Developing heart centers that specialize in women’s cardiology care is of growing importance, not only for women’s health, but for hospitals seeking improved economic returns.
Confusion and uncertainty cloud the issue of women’s heart disease, and perhaps surprisingly that lack of clarity is even evident among physicians—or at least among those who aren’t cardiologists.
Heart disease is the leading cause of death in females, but this fact is not understood universally by the general population. Many people also fail to realize that the symptoms of heart disease in women can be dramatically different than those for the same ailment in men.
Many hospitals are deciding the time is right to focus on women’s cardiac health. While women’s health programs have been part of hospital service lines for years and are showing steady growth, some healthcare providers are creating special centers that address women’s cardiac health specifically. They tailor care for patients to focus on heart disease risk factors, with education a key component in delivering preventive strategies. That education is beginning to pay off.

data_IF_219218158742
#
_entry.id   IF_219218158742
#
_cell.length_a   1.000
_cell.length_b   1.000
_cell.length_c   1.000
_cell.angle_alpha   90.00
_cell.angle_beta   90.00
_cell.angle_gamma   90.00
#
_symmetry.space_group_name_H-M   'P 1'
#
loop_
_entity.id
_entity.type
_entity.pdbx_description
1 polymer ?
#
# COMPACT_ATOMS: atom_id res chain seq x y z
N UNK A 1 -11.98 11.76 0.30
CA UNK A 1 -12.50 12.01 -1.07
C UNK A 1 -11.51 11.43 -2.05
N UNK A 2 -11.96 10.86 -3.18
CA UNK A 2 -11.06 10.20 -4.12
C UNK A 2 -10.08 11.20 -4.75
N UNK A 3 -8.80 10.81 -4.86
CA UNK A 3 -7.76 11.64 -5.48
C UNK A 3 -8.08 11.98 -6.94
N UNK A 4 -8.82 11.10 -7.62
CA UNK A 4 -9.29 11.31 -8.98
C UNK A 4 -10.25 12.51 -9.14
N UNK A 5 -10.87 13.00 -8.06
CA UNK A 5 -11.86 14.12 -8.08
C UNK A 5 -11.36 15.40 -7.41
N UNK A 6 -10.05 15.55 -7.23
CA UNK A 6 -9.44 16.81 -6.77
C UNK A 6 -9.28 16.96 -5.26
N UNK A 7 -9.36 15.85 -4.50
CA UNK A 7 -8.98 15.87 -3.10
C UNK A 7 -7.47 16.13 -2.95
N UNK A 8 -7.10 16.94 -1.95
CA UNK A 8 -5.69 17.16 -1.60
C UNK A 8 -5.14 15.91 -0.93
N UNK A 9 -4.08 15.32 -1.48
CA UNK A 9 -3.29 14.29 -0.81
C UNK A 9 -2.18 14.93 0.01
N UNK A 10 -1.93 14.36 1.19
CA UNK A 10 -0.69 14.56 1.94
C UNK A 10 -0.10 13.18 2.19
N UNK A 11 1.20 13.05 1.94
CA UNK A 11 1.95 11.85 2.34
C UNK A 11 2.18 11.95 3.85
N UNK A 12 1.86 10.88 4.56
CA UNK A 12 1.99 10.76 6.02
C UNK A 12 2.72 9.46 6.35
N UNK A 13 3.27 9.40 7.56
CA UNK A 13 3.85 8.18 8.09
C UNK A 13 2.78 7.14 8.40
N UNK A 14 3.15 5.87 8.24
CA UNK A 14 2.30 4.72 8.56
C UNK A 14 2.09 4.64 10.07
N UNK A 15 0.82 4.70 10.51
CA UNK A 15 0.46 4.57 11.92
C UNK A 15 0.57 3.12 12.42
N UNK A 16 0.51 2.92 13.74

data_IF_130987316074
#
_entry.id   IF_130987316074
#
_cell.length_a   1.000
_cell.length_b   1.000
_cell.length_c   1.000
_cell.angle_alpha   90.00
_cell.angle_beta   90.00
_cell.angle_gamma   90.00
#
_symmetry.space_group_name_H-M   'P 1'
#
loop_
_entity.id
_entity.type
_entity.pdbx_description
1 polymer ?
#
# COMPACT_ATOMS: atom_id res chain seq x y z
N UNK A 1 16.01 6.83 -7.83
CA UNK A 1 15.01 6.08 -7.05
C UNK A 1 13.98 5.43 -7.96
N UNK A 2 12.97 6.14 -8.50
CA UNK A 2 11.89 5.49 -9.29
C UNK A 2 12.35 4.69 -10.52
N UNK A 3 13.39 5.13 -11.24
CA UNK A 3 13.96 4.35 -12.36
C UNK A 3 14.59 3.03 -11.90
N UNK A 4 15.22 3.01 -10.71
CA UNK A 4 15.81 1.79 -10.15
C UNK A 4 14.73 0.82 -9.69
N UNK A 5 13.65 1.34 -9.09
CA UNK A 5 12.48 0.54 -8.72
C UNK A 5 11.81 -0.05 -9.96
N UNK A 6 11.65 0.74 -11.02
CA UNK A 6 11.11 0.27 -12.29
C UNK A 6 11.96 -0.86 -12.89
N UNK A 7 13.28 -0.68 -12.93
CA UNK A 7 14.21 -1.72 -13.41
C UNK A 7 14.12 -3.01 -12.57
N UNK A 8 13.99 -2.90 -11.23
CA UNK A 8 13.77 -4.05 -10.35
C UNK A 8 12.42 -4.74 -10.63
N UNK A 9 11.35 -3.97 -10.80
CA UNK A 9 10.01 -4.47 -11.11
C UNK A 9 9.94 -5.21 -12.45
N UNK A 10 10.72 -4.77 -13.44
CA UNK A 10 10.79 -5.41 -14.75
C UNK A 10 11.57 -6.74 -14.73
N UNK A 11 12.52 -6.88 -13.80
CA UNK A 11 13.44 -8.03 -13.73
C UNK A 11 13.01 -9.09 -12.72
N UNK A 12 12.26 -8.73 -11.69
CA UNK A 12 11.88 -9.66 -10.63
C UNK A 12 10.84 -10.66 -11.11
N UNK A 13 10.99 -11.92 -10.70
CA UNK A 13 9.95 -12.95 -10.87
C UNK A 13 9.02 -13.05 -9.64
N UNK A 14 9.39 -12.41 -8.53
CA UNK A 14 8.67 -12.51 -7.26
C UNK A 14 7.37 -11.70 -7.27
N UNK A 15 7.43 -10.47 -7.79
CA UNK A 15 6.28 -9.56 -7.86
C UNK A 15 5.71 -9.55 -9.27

“We’re seeing an increase in recognition by women that heart disease is something that is much more likely to occur than any other form of disease, such as cancer,” says Gretchen L. Wells, MD, PhD, who is director of the women’s heart center at 885-licensed-bed Wake Forest Baptist Medical Center in Winston-Salem, N.C. “It’s nice to see awareness increasing, but there are definitely gaps in knowledge among age groups and ethnicity of patients.”
The lack of awareness includes patients and physicians, points out Kimberly A. Skelding, MD, director of women’s heart and vascular health for Geisinger Health System in Danville, Pa. “After I spoke to a group of women on the topic, one woman came up to me and said, ‘Oh my goodness, I have these complications you spoke of.’ Light bulbs went off,” recalls Skelding.
The Geisinger system includes the 545-bed Geisinger Medical Center campus in Danville, 547 beds at two other acute hospitals, and a rehab and nursing facility.
“Women’s cardiac problems present differently than [they do in] men, and it’s not even known extensively in the cardiology community,” Skelding says. “I’m only 15 years out of my general cardiology training, and I didn’t have women’s cardiac care as part of my training. This is something everyone needs to know about.”